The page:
Turning now to our second quarter guidance. DMS segment revenue is expected to increase 6% on a year-over-year basis to $2.6 billion, while the EMS segment revenue is expected to increase 23% on a year-over-year basis to $3.5 billion. We expect total company revenue in the second quarter of fiscal 2019 to be in the range of $5.8 billion to $6.4 billion for an increase of 15% at the midpoint of the range.

Core operating income is estimated to be in the range of $165 million to $205 million, with core operating margin in the range of 2.8% to 3.2%. Core diluted earnings per share is estimated to be in the range of $0.51 to $0.71. GAAP diluted earnings per share is expected to be in the range of $0.20 to $0.48. The tax rate on core earnings in the second quarter is estimated to be 27%.

In closing, I'm quite pleased with the momentum underway within our business in terms of both diversification and new business awards. We remain focused on delivering $3 in core EPS on $25 billion in revenue with adjusted free cash flows in the range of $350 million for the year. Over the longer term, we remain focused on delivering shareholder value through strong margins, free cash flow and earnings growth.

I'll now turn the call over to Adam to begin Q&A.

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Adam Berry, Jabil Inc. - Senior Director of IR [5]

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Thanks, Mike. As we begin the Q&A session, I'd like to remind our call participants that per our customer agreements, we will not address any customer or product-specific questions. We appreciate your cooperation.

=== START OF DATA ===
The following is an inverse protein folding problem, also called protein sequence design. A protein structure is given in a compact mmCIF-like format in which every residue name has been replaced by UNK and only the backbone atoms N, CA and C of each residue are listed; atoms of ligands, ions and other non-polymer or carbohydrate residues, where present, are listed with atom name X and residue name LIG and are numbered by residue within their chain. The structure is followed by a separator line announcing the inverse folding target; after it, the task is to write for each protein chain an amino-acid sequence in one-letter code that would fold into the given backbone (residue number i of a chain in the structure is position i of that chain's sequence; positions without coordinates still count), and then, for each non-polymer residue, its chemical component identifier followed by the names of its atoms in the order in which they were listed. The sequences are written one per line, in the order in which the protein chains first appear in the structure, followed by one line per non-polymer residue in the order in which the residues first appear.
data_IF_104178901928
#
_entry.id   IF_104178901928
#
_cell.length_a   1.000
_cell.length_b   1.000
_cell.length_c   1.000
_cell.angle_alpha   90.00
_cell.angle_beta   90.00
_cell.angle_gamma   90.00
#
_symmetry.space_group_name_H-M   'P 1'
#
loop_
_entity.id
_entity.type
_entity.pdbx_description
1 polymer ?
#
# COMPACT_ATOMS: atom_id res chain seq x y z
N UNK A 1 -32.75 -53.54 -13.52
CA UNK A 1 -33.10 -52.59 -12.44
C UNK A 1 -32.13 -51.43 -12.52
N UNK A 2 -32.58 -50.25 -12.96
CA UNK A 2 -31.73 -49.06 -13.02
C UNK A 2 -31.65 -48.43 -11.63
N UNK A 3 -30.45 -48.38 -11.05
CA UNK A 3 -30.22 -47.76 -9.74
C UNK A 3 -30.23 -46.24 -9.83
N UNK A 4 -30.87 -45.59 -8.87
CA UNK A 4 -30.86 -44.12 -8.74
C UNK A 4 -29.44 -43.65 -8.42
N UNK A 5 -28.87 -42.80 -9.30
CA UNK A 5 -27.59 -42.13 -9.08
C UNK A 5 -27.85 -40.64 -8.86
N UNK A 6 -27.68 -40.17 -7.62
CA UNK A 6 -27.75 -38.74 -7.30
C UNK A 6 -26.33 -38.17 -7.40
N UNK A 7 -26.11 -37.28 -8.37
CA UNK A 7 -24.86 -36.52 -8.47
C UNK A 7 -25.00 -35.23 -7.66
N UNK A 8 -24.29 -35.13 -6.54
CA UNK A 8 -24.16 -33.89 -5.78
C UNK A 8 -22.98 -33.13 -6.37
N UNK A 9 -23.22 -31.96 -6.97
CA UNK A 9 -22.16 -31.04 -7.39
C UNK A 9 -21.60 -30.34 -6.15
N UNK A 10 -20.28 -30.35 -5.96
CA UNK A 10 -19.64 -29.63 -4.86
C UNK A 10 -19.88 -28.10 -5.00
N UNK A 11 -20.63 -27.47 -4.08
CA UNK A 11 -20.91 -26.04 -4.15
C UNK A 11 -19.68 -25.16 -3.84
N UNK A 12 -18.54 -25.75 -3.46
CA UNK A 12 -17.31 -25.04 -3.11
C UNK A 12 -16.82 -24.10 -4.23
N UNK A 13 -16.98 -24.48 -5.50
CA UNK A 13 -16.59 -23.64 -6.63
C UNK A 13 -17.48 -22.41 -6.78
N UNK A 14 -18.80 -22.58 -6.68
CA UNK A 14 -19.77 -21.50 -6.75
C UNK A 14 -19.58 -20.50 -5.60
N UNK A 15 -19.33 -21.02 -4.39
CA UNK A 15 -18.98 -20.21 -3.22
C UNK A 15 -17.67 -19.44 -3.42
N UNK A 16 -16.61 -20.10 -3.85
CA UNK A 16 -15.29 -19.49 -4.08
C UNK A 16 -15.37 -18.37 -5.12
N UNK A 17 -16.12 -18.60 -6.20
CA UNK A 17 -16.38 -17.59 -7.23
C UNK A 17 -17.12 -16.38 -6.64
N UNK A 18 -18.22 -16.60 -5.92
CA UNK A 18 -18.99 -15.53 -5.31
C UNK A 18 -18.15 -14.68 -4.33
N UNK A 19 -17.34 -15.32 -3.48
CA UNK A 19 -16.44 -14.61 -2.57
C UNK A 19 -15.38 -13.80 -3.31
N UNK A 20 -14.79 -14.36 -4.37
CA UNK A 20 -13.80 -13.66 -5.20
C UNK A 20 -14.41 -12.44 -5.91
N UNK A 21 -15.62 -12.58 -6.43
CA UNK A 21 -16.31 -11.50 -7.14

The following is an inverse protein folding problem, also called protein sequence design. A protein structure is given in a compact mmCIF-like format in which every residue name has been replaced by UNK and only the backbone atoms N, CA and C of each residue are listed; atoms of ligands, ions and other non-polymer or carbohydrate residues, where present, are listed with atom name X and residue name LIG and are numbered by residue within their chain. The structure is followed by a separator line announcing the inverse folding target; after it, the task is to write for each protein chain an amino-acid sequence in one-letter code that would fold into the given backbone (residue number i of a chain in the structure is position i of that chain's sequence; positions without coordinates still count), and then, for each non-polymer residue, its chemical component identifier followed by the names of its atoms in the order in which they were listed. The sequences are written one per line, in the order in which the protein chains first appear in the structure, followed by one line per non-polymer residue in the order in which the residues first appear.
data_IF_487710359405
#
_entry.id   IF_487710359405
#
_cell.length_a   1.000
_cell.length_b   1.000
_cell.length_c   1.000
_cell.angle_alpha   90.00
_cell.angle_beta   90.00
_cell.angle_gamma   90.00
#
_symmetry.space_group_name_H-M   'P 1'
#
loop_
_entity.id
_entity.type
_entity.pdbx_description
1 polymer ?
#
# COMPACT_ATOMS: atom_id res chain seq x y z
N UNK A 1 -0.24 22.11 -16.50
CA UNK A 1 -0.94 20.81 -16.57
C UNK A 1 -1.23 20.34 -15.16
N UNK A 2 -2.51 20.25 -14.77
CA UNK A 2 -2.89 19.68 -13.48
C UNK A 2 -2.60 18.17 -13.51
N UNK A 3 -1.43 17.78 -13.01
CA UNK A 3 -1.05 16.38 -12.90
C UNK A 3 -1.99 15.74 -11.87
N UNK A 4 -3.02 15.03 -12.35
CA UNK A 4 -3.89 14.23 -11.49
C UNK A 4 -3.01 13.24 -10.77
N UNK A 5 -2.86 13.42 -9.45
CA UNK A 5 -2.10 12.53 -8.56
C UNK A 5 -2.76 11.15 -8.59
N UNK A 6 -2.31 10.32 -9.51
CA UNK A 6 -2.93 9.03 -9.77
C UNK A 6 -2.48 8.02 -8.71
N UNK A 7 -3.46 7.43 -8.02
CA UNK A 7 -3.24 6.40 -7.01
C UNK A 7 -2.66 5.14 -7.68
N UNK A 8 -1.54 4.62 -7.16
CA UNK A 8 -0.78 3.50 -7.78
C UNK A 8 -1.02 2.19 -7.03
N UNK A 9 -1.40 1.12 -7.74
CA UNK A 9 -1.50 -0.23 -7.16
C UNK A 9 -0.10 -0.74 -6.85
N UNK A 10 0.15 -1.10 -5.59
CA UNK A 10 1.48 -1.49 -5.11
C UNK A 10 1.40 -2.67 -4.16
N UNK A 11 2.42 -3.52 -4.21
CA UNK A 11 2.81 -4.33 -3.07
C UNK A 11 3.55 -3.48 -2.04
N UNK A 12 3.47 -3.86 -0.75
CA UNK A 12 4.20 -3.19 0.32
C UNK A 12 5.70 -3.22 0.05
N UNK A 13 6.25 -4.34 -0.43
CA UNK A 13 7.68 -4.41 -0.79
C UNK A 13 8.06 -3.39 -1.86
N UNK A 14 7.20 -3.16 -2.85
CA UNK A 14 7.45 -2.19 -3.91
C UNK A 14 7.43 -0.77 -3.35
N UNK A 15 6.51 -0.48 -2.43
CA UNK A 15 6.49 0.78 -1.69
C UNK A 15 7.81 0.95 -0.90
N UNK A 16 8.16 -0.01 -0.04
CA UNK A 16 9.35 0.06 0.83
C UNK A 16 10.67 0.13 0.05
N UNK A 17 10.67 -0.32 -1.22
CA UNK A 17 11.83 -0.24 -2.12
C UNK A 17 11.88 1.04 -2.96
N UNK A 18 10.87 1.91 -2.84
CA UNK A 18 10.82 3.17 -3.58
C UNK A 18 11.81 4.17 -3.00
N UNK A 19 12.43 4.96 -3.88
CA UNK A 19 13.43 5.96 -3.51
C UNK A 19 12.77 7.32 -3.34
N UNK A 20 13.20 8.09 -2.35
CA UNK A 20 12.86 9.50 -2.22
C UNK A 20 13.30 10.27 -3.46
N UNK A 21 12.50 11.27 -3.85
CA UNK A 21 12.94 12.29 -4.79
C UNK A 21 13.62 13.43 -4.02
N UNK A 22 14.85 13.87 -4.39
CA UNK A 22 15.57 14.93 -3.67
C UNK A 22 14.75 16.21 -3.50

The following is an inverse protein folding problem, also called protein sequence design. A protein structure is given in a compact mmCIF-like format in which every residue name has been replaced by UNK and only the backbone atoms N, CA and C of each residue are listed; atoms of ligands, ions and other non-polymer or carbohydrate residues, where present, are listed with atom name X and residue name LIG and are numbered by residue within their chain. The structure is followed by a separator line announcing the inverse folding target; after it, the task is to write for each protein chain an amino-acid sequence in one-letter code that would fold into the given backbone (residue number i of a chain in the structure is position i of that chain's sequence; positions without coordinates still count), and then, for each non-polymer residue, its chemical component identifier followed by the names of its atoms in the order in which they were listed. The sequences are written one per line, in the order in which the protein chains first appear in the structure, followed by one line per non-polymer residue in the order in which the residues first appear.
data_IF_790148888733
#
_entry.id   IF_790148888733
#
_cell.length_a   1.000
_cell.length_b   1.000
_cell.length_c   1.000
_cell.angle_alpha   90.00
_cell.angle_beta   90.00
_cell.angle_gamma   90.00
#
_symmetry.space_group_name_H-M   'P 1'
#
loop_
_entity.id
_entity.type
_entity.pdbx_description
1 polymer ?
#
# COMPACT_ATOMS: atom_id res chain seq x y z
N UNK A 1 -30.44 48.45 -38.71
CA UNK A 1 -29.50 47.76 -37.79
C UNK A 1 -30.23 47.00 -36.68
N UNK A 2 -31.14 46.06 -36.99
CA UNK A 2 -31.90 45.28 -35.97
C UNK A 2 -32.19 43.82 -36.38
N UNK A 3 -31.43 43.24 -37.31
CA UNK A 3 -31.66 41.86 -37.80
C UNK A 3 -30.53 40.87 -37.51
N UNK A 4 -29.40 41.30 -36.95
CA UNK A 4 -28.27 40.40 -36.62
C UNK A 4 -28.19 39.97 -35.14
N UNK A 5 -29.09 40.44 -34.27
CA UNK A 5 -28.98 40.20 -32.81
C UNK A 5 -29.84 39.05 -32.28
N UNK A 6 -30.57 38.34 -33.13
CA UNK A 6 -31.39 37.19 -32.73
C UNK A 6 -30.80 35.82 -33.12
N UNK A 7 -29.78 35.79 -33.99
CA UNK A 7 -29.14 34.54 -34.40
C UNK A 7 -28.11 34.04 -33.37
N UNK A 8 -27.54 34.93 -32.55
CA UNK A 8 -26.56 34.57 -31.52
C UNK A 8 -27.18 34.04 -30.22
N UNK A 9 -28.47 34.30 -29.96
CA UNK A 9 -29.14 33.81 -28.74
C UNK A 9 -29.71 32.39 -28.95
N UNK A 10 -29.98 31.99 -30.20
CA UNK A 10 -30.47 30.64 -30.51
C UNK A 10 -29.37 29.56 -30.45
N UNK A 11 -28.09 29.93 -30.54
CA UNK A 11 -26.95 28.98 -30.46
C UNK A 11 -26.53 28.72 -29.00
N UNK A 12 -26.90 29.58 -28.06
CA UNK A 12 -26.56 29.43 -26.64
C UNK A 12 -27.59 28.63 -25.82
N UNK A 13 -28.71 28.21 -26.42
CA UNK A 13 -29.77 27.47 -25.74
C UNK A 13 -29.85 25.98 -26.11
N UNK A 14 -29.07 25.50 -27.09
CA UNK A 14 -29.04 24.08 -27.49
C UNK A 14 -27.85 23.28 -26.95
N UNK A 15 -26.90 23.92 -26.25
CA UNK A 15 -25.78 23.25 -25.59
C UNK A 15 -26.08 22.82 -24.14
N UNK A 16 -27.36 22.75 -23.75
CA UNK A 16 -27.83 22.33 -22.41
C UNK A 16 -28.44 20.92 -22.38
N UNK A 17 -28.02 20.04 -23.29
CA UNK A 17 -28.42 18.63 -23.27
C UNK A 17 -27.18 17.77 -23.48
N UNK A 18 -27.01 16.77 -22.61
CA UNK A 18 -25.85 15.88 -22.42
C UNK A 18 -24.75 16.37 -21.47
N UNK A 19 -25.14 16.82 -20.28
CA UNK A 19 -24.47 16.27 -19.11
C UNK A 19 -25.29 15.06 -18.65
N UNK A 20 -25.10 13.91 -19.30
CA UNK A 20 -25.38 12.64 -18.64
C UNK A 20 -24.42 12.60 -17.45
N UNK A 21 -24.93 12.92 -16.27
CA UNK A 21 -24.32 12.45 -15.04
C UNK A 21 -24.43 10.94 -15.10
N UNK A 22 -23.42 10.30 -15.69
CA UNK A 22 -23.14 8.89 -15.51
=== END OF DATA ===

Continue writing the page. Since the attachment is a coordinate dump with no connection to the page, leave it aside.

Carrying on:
Operator, we are now ready for Q&A.

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Questions and Answers

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Operator [1]

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(Operator Instructions) Our first question is from Jim Suva from Citi.

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Jim Suva, Citigroup Inc, Research Division - Director [2]

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When we think about your operating margin flow through, you upsided materially on sales, but the flow through to earnings maybe wasn't as strong as typical flow through. Can you help us maybe bridge the difference there? Is it ramping cost? Is it new business wins? If you could help us bridge that, that'd be great.

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Mark T. Mondello, Jabil Inc. - CEO & Director [3]

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Jim, I'll start and maybe Michael will pop in. So I'm not sure I understand completely your question. If you're talking about Q1, in general...

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Jim Suva, Citigroup Inc, Research Division - Director [4]

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Yes, the sales was up a lot, much better than your range and everything like that. But the earnings wasn't as materially upsided as...

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Mark T. Mondello, Jabil Inc. - CEO & Director [5]